Workshop aims to fix McGuinness BLVD

State Assemblymember Emily Gallagher was joined by members of the New York City Department of Transportation (NYCDOT) for a virtual workshop aimed at redesigning a 1.5 mile portion of McGuinness Boulevard in Greenpoint. Stretching from the Pulaski Bridge to the BQE underpass on Meeker Avenue, the targeted section of McGuinness Boulevard has a reputation for being one of the deadliest roads in Brooklyn.

The workshop was prompted by the death of Matthew Jensen, a Greenpoint elementary school teacher and resident who was struck and killed by a black Rolls Royce at the corner of McGuinness Boulevard and Bayard Street (a block away from the BQE entrance/exit ramp) on May 18th. Jensen was on the way home from his own birthday party at the time of the crash.

The driver is still yet to be found, but Jensen’s death led to widespread calls for safety improvements. In response to this community action, Mayor Bill de Blasio visited Greenpoint in June, pledging to apply vision zero to the McGuinness Boulevard corridor with both immediate and gradual safety improvements.

Some short term improvements have already been made to the road ahead of the workshop this past week. These include the installation of a new crosswalk and pedestrian signal on Bayard Street, where Jensen was killed, and a reduction in the lengths of green lights throughout the road to slow down drivers.

Representatives from the DOT present at the workshop confirmed that a right-turn traffic calming barrier has been approved for the Bayard Street corner. Left turn barriers have been approved for the corners of Greenpoint Avenue, Kent Street, and Nassau Avenue.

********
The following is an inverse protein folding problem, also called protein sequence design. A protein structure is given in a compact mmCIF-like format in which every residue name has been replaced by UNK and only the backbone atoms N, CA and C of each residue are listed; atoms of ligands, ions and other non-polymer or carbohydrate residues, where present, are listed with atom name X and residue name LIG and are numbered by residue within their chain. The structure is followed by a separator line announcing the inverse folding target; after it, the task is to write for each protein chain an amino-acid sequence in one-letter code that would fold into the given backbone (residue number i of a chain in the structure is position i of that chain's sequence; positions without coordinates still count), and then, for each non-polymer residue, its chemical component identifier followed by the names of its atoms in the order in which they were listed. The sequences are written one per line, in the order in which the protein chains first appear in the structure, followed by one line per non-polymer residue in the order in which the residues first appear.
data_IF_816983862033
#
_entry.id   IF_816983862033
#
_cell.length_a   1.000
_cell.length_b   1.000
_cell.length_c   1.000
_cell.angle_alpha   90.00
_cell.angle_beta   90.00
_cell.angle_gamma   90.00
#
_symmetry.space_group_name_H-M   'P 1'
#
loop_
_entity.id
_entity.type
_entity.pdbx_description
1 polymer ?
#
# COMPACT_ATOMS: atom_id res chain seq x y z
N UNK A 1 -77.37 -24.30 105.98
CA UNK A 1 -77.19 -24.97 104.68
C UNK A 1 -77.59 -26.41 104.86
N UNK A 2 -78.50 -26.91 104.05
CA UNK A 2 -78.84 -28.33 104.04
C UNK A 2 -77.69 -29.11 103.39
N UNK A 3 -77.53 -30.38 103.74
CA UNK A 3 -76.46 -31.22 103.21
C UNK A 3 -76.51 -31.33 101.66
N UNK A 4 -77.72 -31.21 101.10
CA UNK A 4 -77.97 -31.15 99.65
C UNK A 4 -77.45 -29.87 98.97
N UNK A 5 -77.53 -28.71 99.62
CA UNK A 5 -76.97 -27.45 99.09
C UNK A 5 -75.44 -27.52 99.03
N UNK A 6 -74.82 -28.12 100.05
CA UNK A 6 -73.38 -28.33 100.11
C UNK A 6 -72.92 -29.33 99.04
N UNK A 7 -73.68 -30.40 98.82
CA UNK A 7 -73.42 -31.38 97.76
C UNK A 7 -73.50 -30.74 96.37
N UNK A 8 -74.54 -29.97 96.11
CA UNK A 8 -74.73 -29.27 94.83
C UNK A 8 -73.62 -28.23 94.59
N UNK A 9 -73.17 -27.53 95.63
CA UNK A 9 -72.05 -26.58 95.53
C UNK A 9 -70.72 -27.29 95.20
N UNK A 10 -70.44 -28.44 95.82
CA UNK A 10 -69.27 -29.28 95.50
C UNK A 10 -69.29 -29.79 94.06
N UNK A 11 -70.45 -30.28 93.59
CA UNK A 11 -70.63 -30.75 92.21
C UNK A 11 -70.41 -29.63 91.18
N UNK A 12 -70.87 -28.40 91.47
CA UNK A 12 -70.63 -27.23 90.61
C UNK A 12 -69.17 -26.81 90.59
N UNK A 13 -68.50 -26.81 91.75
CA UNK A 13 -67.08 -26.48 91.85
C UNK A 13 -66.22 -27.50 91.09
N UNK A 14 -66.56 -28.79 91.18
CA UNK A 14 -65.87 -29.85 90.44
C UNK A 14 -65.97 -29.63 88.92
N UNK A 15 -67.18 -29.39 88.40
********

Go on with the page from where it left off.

Zachary Wyche, a civil engineer from the DOT, discussed the ways that seemingly small changes to the road — rubber pylons, concrete barriers, etc. — can begin the work of improving safety for pedestrians and drivers.

“It’s a lot of paint, plastic bollards, rubber speed bumps,” Wyche explained. “There’s sometimes a little bit of concrete, but in general, it’s done with things that we can put down quickly and rearrange, and it’s a shorter timeline than the capital project, which is rebuilding the entire right-of-way of the road.”

Over 80 Greenpointers attended the workshop, discussing their concerns about the roadway and spitballing potential solutions.

“I’m super grateful that DOT and the Mayor’s office are working with us to design a better street, and taking our recommendations into consideration and working alongside us to build a better opportunity, especially for pedestrians, cyclists,” Assemblymember Gallagher said to the workshop attendees. “It’s very important for us to take this opportunity to really think about the roles we have as users of the street, and really think about the moments we felt unsafe, however you use this street.”

The DOT is currently drafting their larger redesign of McGuinness Boulevard, which is planned to begin in 2022. Feedback gathered from the Greenpoint workshop will be factored into the agency’s forthcoming redesign proposal.

Proposed solutions offered by workshop attendees included the elimination of one lane of traffic to make room for a two-way bike lane or dedicated loading zones for trucks.

In addition to the DOT study, the community organization “Make McGuinness Safe” is working on its own redesign proposal that it hopes the City can use as a template. The group’s redesign includes renderings of a reimagined McGuinnes boulevard with a two-way bike lane, concrete dividers with greenery, and Citi bike docking stations.

Greenpointers who were not able to attend the virtual workshop are still able to submit input to the DOT via an online portal (

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